Asserting bodily rights is a “living hell”


“The stories of our bodies are kept in dark boxes in our memories. It is stigmatised by the Sheikh and the priest. The family punishes us for telling them.”

Thus, began the unraveling of the story of Lama Mohamed, an Egyptian writer born into a conservative Muslim family. “My mother used to tune in to a Quran radio station every day at 8 p.m. and listen to her favorite reciter. She would order us to stay quiet till the end of the reciting,” she wrote in her journal.

As a child, Lama loved playing games—games which “included innocent attempts to discover our little bodies.” But she got yelled at by her mother every time she played with the boys. “My mum implanted fear inside me…For a long period of my life, I felt that my private part is disgusting. I did not have anybody who could answer my childish questions about this part, how does it work and why is it private,” Lama wrote.

When Lama was around eight or nine years old, she learned to touch herself for self-pleasure. “My fingers discovered its first orgasm. I was afraid I would die when I touched that prohibited place. I did not understand the pleasure or what happened to me when I reached orgasm, why did I feel these feelings. Although I did not understand what this pleasure was, I touched myself again and again. My secret habit or my personal pleasure did not stop even when my younger sister told my mum about it and I was harshly punished,” she recalled.

When both Lama and her sister were approaching puberty, her mother and uncle decided that she and her cousins should undergo Female Genital Mutilation (FGM). It was around the same time the International conference on Population and Development was taking place in Cairo and sexual and reproductive health was one if the top agendas. Meanwhile, CNN news channel aired an FGM operation of a small girl, causing huge embarrassment to the government.

This angered the Grand Sheikh of Al-Azhar, Gad el Haq, considered the highest authority in Sunni Islamic thought in Egypt. He issued an Islamic ruling or fatwa stating that FGM was a ruling of Islam, and whoever stops or prevents it, was not a Muslim. “He destroyed all sincere attempts to end FGM and caused miseries to many girls,” Lama wrote.

“My mum promised me new clothes and delicious food after the operation. She said this operation is important and it will make me a beautiful woman. I refused, and said that I do not want to undergo this operation. She was so angry,” She recalled.

Lama would have had her genitals mutilated, had it not been for her father, an Islamic scholar, who intervened at last. “He said that the prophet did not mutilate his daughters. He [said] FGM is not Islamic,” she wrote.

Although Lama and her sister escaped mutilation, her cousins became victims of FGM like millions of Egyptian girls and women. Egypt has one of highest prevalence of female genital cutting in the world. According to a Unicef Health Issues survey in 2015, 87 percent of Egyptian women aged 15 to 49 have undergone FGM, with 61 percent cut between the age of 5 and 10.



In 2008, Egypt criminalised the practice. In 2016, Egypt’s parliament approved even more stringent penalties for FGM. Despite the criminalisation of FGM,[1] religious interpretations that govern women’s bodies remain deeply ingrained in Egyptian society, allowing the brutal practice to persist.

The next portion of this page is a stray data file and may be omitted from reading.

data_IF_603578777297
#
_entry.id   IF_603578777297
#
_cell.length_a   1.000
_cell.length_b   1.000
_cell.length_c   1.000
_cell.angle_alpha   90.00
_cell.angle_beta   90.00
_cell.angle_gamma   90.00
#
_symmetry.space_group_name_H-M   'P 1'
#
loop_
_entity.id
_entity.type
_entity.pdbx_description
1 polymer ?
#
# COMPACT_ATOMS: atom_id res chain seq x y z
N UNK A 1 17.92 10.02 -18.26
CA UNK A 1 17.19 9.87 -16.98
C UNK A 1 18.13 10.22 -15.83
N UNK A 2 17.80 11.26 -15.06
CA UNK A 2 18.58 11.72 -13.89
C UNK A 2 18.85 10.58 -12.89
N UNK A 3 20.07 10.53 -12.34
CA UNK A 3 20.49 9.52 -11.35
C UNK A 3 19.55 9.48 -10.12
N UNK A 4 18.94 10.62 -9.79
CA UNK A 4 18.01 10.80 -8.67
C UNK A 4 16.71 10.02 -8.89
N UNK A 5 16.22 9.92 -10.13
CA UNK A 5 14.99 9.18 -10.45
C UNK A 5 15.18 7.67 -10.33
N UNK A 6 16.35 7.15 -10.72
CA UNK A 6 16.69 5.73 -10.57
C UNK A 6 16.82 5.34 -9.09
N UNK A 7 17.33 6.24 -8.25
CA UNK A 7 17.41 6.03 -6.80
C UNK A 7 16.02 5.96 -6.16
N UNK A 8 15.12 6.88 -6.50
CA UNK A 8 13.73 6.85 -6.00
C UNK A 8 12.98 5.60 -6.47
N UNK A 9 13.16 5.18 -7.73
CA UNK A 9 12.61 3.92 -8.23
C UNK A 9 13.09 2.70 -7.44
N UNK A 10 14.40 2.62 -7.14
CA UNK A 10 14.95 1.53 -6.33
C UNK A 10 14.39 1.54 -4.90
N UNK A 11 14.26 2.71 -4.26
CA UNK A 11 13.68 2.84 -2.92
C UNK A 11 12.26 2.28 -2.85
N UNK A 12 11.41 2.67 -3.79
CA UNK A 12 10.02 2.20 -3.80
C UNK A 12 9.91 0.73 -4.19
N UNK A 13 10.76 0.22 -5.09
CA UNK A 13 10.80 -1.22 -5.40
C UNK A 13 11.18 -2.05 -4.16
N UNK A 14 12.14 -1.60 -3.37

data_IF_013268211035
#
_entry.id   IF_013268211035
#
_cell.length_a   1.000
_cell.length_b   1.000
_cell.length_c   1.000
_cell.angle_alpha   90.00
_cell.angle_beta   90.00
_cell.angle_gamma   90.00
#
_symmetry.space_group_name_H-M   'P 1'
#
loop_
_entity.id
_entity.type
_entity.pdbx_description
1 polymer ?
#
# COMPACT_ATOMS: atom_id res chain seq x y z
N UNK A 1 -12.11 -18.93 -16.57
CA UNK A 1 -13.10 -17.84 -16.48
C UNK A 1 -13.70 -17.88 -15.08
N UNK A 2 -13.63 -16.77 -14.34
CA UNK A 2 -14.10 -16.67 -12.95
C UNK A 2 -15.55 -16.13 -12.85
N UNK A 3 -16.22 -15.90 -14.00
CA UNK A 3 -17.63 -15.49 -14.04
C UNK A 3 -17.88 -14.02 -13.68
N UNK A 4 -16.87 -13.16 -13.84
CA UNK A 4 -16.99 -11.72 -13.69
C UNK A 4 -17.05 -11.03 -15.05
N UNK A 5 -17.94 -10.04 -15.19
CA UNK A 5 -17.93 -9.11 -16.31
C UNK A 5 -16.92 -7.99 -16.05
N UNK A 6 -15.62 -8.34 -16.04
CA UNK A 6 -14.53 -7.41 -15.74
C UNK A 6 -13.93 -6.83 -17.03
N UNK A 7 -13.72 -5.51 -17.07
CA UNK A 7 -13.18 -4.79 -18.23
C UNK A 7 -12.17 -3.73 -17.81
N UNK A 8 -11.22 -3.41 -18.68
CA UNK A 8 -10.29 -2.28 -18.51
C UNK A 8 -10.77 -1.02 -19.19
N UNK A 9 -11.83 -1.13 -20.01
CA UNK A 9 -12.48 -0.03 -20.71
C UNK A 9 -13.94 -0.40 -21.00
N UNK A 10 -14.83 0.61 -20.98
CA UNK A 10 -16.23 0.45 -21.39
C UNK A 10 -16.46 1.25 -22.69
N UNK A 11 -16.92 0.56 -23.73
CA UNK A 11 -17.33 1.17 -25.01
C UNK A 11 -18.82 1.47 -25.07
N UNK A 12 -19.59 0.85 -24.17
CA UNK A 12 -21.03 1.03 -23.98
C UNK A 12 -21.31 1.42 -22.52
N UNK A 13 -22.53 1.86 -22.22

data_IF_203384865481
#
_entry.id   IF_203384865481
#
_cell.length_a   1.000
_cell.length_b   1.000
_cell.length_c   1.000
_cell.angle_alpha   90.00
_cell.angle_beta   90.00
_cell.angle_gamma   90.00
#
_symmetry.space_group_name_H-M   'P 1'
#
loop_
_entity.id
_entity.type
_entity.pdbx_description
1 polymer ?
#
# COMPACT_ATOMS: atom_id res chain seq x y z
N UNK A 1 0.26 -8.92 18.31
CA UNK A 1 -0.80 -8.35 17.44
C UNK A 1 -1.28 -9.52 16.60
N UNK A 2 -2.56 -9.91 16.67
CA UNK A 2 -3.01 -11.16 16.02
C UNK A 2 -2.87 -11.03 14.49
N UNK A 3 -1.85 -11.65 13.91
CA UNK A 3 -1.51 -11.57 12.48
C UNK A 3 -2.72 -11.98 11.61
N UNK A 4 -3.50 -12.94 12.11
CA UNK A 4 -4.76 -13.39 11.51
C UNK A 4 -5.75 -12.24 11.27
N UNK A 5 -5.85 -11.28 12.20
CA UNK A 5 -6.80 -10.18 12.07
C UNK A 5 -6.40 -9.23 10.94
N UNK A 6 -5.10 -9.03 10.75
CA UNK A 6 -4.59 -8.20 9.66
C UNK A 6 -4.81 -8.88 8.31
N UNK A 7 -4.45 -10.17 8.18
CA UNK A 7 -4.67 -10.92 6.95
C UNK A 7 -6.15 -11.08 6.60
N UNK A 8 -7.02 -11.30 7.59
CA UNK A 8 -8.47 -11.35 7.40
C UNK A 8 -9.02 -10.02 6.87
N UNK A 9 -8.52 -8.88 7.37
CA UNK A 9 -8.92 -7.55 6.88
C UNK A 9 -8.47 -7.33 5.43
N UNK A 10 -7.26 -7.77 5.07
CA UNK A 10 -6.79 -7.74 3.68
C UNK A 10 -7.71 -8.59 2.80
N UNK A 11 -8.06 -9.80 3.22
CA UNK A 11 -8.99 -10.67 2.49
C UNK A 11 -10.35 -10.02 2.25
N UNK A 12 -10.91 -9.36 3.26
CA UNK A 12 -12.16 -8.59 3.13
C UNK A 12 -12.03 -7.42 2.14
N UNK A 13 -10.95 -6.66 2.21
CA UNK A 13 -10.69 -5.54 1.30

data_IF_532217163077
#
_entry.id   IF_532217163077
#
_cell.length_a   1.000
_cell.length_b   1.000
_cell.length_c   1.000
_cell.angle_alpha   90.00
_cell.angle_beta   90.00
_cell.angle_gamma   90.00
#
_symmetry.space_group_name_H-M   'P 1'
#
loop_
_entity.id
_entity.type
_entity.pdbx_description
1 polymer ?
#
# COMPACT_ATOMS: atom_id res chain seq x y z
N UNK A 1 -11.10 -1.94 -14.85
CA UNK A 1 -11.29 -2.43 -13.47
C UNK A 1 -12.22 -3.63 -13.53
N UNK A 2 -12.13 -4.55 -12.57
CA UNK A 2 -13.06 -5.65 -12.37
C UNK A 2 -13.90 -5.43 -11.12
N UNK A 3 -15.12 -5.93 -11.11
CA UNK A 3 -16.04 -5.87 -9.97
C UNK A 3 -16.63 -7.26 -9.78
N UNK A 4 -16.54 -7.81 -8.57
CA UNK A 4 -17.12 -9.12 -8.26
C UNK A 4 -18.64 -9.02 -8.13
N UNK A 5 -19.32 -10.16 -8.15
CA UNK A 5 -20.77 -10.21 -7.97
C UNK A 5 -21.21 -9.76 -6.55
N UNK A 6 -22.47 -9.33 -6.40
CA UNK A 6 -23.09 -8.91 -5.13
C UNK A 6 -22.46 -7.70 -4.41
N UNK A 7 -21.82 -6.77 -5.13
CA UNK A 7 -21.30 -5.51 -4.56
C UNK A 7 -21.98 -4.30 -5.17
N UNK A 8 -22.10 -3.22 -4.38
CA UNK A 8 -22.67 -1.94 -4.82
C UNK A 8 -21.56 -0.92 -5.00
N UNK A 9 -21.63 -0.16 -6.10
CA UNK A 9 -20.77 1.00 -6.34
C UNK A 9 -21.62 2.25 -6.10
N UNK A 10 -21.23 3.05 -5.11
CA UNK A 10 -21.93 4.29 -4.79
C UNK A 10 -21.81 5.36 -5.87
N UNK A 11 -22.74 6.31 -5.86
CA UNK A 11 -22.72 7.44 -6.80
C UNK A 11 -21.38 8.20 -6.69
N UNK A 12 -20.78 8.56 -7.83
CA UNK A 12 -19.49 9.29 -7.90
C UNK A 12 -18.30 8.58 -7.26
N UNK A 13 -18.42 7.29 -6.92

Speaking of her experience growing up without any sexual education, she recalled, “Most of the girls reached puberty without any guidance at school. There is a general lack of access to services and information regarding sexual and reproductive health and rights.” She said they were given some sex education but only at the end of middle school; and that girls felt uncomfortable about asking questions because of “fear of the boys’ jokes.”

Many sheikhs, or Islamic scholars, and even doctors stigmatise women who assert their rights over their own bodies as not respecting the teachings of Islam. “They consider any sexual act outside the marriage institution as forbidden, leading to curses in the afterlife…Even within marriage, they prohibit oral sex and said it causes gum and mouth cancer,” Lama wrote.

Lama, who uses her writing to raise awareness on SRHR, disclosed that she was still a virgin. She also admits to watching porn but says she cannot shake off the psychological impact of her strict religious upbringing. “Every time I imagine myself in full sexual experience with partners, the verse of the chastity in Quran comes to mind—the description of the prophet of the torture of people who commit adultery, whose genitals will burn and form filthy rivers in hell,” she wrote.

“I hate that I do not own or control my body. I feel controlled by what the Sheikh or Imam says…I hate my hesitation and I hate my fear…I am waiting to fully exercise my rights,” she added.

Lama describes her journey as a “living hell” for women who assert their rights. Nonetheless, she considers telling her story as her own personal “revolution against patriarchs.”


[1] Under new amendments to the Penal Code, those who carry out female genital mutilation face prison terms of five to seven years, and up to 15 years if it results in permanent disability or death.


Other Stories

ARGENTINA: Fighting for a daughter’s right to abortion

NEPAL: What it means to defy Hindu patriarchy

MOROCCO: Recovering from child rape and a risky abortion

BRAZIL: From an anti-abortionist to a women’s rights advocate

INDIA: The long and arduous journey to become a mother

INDONESIA: The price paid by a child bride

INDIA: Saying no to polygamy

MOROCCO: A rape survivor raising her child

BANGLADESH: Child marriage couldn’t stop her from soaring